by Suzanne Mills and Albert Kollar
Gray metal storage cabinets march in rows across the concrete floor. The collection space has no windows and there is a constant hissing sound from the overhead air ducts. No matter, the staff is looking for clues of the geologic and paleontological past, or History of the Earth, through the vast collection of fossil invertebrates. The staff and volunteers of the Section of Invertebrate Paleontology (IP) are tasked to reorganize, preserve, and curate fossils through the leadership of the Collection Manager Albert Kollar.
On any given workday, you’ll find us hefting drawers full of fossil-bearing rocks and playing specimen-box Tetris to make fossils fit in the available cabinet space. We examine century-old inventory books, search out (usually Google) maps to find absconded valuables (historical fossil sites), and decipher written scripts in unfamiliar French and German for valuable geologic data.
Long-term volunteers in IP include Rich Fedosick, a researcher assisting in the project to document the Carnegie building stones; John Harper, an expert on fossil snails taxonomy, Roman Kyshakevych, who is deciphering the famous Coppi collection from Italy; Tamra Schiappa, a paleontologist at Slippery Rock University who is updating fossil cephalopod identifications; and Vicky Sowinski, who performs collection support. Student researchers include collection assistant and graphic artist Kay Hughes, a 2021 Mount Holyoke College graduate who coauthored four peer-reviewed scientific publications produced by IP; and collection assistant Will Vincentt, who researched two Bayet collections, the Hunsruck Slate of Germany and Lyme Regis of England. Tara Pallas-Sheetz, a part-time assistant, has worked on various projects over the years.
Hear from some of our newest staff and summer volunteers in their own words below.
Name: Lizzie Begley
About me: B.A. Anthropology Penn State 2021; masters candidate in Museum Studies and Non-profit Management certification in progress at Johns Hopkins University
Why IP: Working “behind the scenes” in IP has helped me develop a better sense of what it looks like to work in a museum such as the Carnegie. As an aspiring museum professional, experience behind gallery floors is invaluable as I work to find my place in the field. For this experience I couldn’t be more grateful and, honestly, couldn’t be having more fun!
Name: Katie Golden
About me: B.S. Biology, Juniata College 2023 (expected)
Why IP: When I was in preschool, I told people I wanted to be a paleontologist when I grew up. Here in IP, I like exploring a part of the museum that most people don’t get to see. I particularly enjoy puzzle-piecing together fossils that need repair. The intricate ammonites, trilobites, and insects preserved in amber are especially beautiful. My favorite fossil organism is Anomalocaris.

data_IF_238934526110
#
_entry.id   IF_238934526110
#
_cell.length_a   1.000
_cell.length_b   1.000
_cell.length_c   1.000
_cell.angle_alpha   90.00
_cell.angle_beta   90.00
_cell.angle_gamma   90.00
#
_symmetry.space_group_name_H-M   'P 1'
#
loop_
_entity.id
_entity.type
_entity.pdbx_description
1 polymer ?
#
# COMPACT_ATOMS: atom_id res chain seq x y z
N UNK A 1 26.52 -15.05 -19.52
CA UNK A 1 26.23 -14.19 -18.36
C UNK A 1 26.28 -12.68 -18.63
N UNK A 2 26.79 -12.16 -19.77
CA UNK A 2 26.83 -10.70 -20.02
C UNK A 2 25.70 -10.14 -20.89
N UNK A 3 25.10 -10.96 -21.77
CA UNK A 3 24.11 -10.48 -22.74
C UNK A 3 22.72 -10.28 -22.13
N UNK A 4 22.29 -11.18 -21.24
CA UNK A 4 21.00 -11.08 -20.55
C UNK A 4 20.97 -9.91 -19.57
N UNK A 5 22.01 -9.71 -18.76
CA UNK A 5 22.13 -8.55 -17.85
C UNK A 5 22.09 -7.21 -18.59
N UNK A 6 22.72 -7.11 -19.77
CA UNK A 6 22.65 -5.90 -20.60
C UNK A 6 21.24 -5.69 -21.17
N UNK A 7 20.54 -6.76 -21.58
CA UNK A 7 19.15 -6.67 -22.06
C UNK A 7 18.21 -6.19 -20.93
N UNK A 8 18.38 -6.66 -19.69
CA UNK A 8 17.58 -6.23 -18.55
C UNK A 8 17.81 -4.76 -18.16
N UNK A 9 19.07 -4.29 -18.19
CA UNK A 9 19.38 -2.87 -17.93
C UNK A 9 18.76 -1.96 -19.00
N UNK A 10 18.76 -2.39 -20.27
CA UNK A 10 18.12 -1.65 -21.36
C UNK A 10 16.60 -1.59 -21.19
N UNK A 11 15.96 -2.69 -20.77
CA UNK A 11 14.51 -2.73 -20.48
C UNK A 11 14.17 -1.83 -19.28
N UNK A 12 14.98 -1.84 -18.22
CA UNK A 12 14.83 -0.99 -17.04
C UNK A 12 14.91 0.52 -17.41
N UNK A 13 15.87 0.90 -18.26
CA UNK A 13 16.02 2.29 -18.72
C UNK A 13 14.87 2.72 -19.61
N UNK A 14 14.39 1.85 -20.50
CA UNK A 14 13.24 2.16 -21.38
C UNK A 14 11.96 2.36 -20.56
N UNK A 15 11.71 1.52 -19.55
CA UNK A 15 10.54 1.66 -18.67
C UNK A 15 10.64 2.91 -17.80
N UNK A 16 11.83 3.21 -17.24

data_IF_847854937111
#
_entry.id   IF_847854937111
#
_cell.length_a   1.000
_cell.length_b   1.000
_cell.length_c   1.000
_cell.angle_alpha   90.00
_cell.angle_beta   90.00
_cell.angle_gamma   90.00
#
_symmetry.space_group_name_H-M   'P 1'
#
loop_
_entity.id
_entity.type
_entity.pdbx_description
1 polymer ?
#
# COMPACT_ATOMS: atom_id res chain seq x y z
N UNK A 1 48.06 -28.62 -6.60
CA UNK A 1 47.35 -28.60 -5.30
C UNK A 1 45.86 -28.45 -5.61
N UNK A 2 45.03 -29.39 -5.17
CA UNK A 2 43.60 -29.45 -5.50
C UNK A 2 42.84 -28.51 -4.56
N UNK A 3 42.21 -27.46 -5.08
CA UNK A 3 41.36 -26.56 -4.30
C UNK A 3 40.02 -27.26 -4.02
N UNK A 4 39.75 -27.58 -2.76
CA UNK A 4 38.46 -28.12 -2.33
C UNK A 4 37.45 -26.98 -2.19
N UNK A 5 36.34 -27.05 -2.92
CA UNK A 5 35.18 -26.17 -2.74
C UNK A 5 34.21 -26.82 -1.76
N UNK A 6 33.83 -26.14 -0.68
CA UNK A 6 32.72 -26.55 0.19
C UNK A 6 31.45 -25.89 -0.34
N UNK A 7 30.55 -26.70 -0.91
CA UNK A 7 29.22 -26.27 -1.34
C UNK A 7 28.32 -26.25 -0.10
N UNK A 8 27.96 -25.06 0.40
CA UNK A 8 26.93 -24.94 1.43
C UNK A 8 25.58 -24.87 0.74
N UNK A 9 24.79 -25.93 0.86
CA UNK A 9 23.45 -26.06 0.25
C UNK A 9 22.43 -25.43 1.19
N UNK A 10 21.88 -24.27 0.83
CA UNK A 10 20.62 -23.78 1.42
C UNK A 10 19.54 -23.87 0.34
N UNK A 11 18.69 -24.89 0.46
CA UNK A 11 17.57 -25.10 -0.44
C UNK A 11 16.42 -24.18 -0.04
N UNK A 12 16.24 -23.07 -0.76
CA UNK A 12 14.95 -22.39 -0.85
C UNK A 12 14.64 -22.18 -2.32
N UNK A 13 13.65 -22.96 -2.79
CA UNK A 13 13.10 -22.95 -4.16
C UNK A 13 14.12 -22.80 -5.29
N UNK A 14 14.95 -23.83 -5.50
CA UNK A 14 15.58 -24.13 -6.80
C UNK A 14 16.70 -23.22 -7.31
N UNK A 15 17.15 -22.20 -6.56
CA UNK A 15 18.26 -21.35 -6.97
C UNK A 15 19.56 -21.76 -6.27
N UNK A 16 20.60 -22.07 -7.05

Name: Tori Gouza
About me: B.A. History and Anthropology, University of Pittsburgh 2023 (expected)
Why IP: I love working in IP. It is so exciting to be able to interact with others in the section and to learn what projects they are currently working on. Albert Kollar has encouraged not only discussion but also collaboration. It is great to converse with others who are passionate about their work.
Name: Kevin Love
About me: IP Collection Assistant; B.S. Geology and Ecology & Evolution summa cum laude, University of Pittsburgh 2021
Why IP: I like solving puzzles at work. I find invertebrate fossils aesthetically appealing, but the main reason I like this job is that I get to understand little enigmas from Earth’s past. I like solving historical questions and compiling more information about fossils in the collection.
Name: Suzanne Mills
About me: IP Collection Assistant, Professional Geologist, mom
Why IP: Every day is different when you work with a collection of 800,000 specimens. I may come across a 100-million-year-old ammonite sparkling with crystals inside, or a drawer full of trilobites acquired by the museum in 1903, when Andrew Carnegie was alive. I love that my work requires me to learn more about fossils which are beautiful, historical, and scientifically significant.
Name: Ellis Peet
About me: B.S. Environmental Geoscience with Geology concentration, Slippery Rock University 2021
Why IP: The management and staff of IP are smart, kind, personable, and they take paleontology seriously. I also like the environment at IP because it smells like a library and limestone dust, which reminds me of the geology department at Slippery Rock.
Name: Joann Wilson
About me: Interpreter for the Department of Education, Carnegie Museum of Natural History
Why IP: Fossils inspire awe. I enjoy unravelling the stories behind the individuals that discovered, studied and collected these breathtaking specimens.
Suzanne Mills is a Collection Assistant and Albert Kollar is Collections Manager in the Section of Invertebrate Paleontology at Carnegie Museum of Natural History. Museum employees are encouraged to blog about their unique experiences and knowledge gained from working at the museum.
Carnegie Museum of Natural History Blog Citation InformationBlog author: Mills, Suzanne; Kollar, Albert
Publication date: October 1, 2021